Hunt for value amid tax-loss selling

These mining markets have not been kind to resource investors, so I decided to purchase a couple of early Christmas presents for myself this week. The price was right and in each case, I believe there is underlying value not reflected in the current share price. One is a miner, the other a junior exploration company. In both cases, tax-loss selling has compounded the damage to shareholder value.

Earlier this year, I wrote about the proxy fight targeting Sherritt’s well-paid board of directors and management and bought shares. It was led by Halifax value investor George Armoyan and his public investment company, Clarke Inc. Through Clarke, Armoyan accumulated a 5% stake in Sherritt – which mines nickel in Cuba and Madagascar and has Cuban oil-and-gas and power assets – and fought to install himself and two directors on the board. His beefs included excessive director and executive compensation, poor capital allocation and the almost complete lack of “skin in the game” – share ownership by insiders.

Armoyan lost the proxy fight, but won the war – Clarke exited its position in Sherritt and booked a $17.5-million gain on the foray. I got stopped out of Sherritt stock at $4.50 after booking a small profit, and the company dropped off my radar. (Search “Sherritt” to see all my blog posts)

Sherritt leaped back onto my radar in a hurry on Wednesday morning when I heard that the U.S. was normalizing relations with Cuba after decades of a ridiculous Cold-War-era embargo and standoff. I bought shares at $2.67, reasoning that the U.S. thaw could only help Sherritt both operationally and on the markets, where there are few other ways to directly invest in the island nation. Going forward, relationships will be vital for those who want to do business in Cuba, and Sherritt has a decades-old presence and deep relationships. The company has less of a presence in Cuba than it did in Ian Delaney’s heyday, but it remains a major player through its Moa nickel joint venture, oil and gas exploration and production, and power generation interests.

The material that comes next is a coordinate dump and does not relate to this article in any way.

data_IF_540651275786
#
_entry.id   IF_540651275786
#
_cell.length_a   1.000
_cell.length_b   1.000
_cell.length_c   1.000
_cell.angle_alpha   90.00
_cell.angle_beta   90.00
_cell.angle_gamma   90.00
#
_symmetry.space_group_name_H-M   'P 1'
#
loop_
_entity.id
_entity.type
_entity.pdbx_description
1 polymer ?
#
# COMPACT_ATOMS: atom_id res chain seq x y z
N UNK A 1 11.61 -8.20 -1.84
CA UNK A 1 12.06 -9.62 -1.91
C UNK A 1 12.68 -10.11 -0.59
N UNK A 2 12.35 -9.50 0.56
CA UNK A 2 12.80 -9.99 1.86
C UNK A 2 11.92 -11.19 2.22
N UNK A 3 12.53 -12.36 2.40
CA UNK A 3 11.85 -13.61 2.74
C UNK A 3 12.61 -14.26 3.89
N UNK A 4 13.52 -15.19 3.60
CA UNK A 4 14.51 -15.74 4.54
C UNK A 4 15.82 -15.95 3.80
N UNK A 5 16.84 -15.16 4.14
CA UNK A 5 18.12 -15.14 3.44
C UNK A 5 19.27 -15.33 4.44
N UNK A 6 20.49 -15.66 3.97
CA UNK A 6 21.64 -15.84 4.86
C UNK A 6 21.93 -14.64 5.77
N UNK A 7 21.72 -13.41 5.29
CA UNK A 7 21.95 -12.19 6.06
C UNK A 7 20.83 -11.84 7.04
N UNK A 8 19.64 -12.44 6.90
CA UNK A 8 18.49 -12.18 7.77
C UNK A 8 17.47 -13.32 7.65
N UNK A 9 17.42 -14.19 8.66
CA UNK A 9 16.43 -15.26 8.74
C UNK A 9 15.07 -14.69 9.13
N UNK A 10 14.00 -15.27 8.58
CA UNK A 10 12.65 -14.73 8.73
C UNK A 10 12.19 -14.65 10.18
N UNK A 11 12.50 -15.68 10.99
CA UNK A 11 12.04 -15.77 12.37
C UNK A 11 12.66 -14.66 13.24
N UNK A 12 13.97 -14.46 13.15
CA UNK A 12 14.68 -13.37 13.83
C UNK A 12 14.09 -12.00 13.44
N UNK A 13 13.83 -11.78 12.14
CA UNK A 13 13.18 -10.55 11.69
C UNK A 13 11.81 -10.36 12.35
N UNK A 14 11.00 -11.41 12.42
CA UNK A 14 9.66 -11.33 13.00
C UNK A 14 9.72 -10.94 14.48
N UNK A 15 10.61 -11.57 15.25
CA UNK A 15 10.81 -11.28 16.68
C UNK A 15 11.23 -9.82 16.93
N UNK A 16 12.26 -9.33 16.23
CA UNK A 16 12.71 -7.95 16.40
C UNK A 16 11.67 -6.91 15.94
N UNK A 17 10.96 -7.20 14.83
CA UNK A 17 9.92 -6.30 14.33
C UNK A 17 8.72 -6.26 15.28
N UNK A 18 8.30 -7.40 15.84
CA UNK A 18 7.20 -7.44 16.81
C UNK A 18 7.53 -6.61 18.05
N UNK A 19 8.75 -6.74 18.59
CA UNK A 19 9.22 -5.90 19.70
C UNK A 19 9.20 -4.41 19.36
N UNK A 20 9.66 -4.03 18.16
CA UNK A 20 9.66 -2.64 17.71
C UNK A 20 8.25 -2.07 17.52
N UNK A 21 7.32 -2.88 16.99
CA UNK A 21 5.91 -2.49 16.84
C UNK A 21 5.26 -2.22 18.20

Sherritt, 12-month chart (Google Finance)

It’s been a good few sessions for Sherritt stock, which closed Friday at $3.23, but I believe shares have a ways to go yet. It’s traded much higher in recent years, when the company’s prospects were not as good.

On my watchlist. Have owned shares previously. The people running the company are high-calibre operators with track records of generating shareholder value by developing and selling assets. Sabina is developing high-grade gold projects in Nunavut, a remote jurisdiction where it can be hard to get things done. I also like this about Sabina:
- it’s cashed-up, with about $30 million in the treasury at year-end;
- it has a potentially valuable silver royalty on the Hackett zinc property, which it sold and is now owned by Glencore.

The stock had a volatile week on heavy volume. I bought shares at 31 cents when the market cap was below $60 million. The stock subsequently ran up to 37.5 cents on multiples of its average volume, but has dropped back to 32 cents at time of writing.

Sabina Gold and Silver, 12-month chart (Google Finance)

Disclosure: I own shares of Sherritt, Clarke and Sabina. Please do your own due diligence and read my disclaimer.

Related reading

Sherritt and Clarke: Nickel for your thoughts | World of Mining

Two investing ideas (one of them is Sabina) | World of Mining

Sherritt website
Sabina website

This entry was posted in Energy, Exploration, Ideas, Mining, Uncategorized and tagged , , , , , . Bookmark the permalink.